2016 | Politics

Endorsement Scorecard: Who’s Backing Whom in District 8 Democratic Congressional Campaign

Endorsements pour in for hotly contested race to succeed Van Hollen

A February District 8 congressional candidates' forum in Bethesda

Aaron Kraut

It is less than eight miles from Capitol Hill to the southern boundary of Maryland’s 8th Congressional District, where numerous members of the U.S. Senate and House of Representatives maintain residences. And so it is little surprise that this year’s hotly contested  and very expensive race for Democratic nomination to succeed Rep. Chris Van Hollen is attracting the attention of members of Congress from around the nation.

With four weeks to go until the April 26 primary, 40 sitting members of Congress (two senators and 38 House members) have made formal endorsements. With 188 legislators now comprising the House’s Democratic Caucus, this translates into about 20 percent of all Democratic House members voicing a preference in the high-profile contest.

To a significant degree, ethnicity and gender are driving these endorsements. State Del. Kumar Barve, seeking to become only the fourth Indian-American ever to serve in the U.S. House, has picked up the backing of several leading members of the Congressional Asian Pacific American Caucus. Likewise for Del. Ana Sol Gutierrez, hoping to become Maryland’s first Latino U.S. House member, and former Obama administration official Will Jawando, the only African-American in the District 8 Democratic contest, who have received support from members of the Congressional Hispanic Caucus and Congressional Black Caucus, respectively.

Former Marriott International executive Kathleen Matthews, who has campaigned extensively on the need to elect more women to Capitol Hill, has claimed the endorsement of two senators and 10 House members, a majority of them female.

Meanwhile, state Sen. Jamie Raskin, an outspoken liberal during his decade in Annapolis, has picked up support among the leadership of the Congressional Progressive Caucus, regarded as the left wing of congressional Democrats.

Raskin also has a near-monopoly on labor union endorsements in the contest, although UNITE HERE, which represents hospitality workers in some parts of the county, is backing Barve. And while Raskin has attracted support from near-majorities of both the Montgomery County Council and the Board of Education, the two houses of the Maryland General Assembly appear to be following a “favorite son” pattern. Barve, a member of the leadership of the House of Delegates for more than a decade, has the backing of nearly a quarter of his Democratic colleagues there, while Raskin, currently the Senate majority whip, has been endorsed by more than half of his fellow Democrats in that chamber.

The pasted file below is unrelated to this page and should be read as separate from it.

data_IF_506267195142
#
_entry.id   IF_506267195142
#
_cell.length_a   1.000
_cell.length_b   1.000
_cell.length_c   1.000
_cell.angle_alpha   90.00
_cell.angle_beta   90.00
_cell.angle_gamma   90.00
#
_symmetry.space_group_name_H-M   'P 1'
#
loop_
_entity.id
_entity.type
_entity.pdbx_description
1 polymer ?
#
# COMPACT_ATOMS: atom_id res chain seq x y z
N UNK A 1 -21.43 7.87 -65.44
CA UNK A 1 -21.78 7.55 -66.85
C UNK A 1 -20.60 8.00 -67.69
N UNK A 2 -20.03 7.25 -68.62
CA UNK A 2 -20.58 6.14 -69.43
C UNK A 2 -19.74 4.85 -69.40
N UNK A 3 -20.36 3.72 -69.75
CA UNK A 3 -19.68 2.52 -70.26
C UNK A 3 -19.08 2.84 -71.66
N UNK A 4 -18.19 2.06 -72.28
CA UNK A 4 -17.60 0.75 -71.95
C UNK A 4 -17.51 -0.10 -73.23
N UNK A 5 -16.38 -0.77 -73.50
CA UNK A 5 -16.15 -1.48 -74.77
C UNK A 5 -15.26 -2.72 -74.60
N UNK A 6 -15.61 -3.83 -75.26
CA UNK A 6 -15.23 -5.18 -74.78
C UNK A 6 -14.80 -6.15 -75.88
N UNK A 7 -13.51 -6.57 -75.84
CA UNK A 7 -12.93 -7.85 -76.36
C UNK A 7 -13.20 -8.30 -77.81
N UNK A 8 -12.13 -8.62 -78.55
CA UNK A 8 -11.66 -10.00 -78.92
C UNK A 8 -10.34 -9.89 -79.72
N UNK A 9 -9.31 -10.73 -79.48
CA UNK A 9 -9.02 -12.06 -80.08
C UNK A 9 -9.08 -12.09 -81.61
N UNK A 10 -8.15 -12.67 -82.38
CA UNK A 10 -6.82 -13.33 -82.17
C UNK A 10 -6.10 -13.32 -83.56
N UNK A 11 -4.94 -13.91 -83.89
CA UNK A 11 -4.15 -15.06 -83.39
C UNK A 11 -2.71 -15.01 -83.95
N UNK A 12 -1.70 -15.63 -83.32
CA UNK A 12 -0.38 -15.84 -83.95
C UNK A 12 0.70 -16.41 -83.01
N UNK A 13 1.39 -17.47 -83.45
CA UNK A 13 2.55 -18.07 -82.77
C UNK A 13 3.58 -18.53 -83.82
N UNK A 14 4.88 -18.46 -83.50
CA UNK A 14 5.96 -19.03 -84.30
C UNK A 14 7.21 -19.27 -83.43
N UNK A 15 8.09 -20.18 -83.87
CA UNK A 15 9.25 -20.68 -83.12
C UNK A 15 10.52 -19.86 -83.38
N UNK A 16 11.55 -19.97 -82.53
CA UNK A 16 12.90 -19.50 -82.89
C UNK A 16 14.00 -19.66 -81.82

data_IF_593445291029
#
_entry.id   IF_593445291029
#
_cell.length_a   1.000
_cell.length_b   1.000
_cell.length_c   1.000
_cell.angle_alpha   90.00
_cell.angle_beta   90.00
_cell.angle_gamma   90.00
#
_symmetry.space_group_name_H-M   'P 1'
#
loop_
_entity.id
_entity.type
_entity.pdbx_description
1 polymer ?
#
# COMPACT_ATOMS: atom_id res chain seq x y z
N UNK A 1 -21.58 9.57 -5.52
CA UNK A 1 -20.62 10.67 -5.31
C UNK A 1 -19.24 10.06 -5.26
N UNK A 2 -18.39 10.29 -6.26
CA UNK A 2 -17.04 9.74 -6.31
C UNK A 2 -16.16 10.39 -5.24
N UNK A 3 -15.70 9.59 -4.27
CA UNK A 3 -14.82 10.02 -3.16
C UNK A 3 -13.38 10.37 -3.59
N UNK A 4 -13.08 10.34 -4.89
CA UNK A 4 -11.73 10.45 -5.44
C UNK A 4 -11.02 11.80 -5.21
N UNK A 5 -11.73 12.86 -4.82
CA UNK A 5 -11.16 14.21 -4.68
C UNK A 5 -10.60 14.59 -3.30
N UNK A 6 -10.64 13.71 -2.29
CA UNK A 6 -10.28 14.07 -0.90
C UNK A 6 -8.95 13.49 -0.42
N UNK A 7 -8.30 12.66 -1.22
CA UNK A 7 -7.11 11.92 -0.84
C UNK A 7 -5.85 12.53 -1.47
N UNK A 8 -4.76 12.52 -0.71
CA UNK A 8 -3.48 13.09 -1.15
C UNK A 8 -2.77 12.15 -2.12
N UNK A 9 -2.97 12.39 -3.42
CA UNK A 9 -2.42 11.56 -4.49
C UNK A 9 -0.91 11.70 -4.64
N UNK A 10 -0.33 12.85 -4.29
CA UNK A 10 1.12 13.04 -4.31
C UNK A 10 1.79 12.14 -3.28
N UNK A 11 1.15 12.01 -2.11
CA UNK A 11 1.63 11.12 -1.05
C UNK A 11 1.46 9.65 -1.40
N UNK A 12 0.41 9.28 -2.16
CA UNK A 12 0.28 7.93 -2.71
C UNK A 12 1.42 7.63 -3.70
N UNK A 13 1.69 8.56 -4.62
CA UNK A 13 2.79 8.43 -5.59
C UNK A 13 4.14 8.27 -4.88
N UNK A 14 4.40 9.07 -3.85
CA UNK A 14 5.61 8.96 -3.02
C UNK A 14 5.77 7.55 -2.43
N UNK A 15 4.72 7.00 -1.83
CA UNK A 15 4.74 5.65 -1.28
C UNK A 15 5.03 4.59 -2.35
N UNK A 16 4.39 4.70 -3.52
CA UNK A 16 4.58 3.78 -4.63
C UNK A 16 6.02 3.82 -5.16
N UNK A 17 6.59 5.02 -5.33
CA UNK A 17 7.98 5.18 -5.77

Notably, 13 members of the 32-member Montgomery County delegation in Annapolis have opted not offer an endorsement in the 8th District race, reflecting a discomfort among some about taking sides in a primary contest in which three sitting state legislators are among the nine candidates.

The Montgomery County-based district also includes portions of Frederick and Carroll counties. Given the district’s heavily Democratic makeup, the winner of the Democratic primary will be the odds-on favorite to succeed Van Hollen next January.

In addition to the Barve, Gutierrez, Jawando, Matthews and Raskin, the contest includes David Anderson, an official of a Washington-based seminar and internship program; former biotech industry official Dan Bolling of Bethesda; former State Department official Joel Rubin; and Total Wine & More co-owner David Trone.

Trone, of Potomac, has staked his chances on a self-funded, multi-million dollar television and direct mail effort. The Trone campaign said it has not focused on seeking endorsements, although Trone last week was backed by former Education Secretary Richard Riley, who served in the administration of former President Clinton. Anderson, another Potomac resident who has been seeking to position himself somewhat to the right of his opponents, said he has not sought endorsements. Bolling, who filed just hours before last month’s deadline, also has not claimed any endorsements.

Following, in alphabetical order, is a compilation of the major endorsements garnered by the other six Democratic candidates:

Del. Kumar Barve (Dist. 17/Rockville)

Congress

–House: Reps. Ami Bera, Judy Chu and Mike Honda of California and Grace Meng of New York; Del. Madeline Bordallo of Guam

Executive Branch/Federal

–Norman Mineta, secretary of commerce in the Clinton administration, secretary of transportation in the George W. Bush administration, and a Democratic member of the House from California (1975-2000)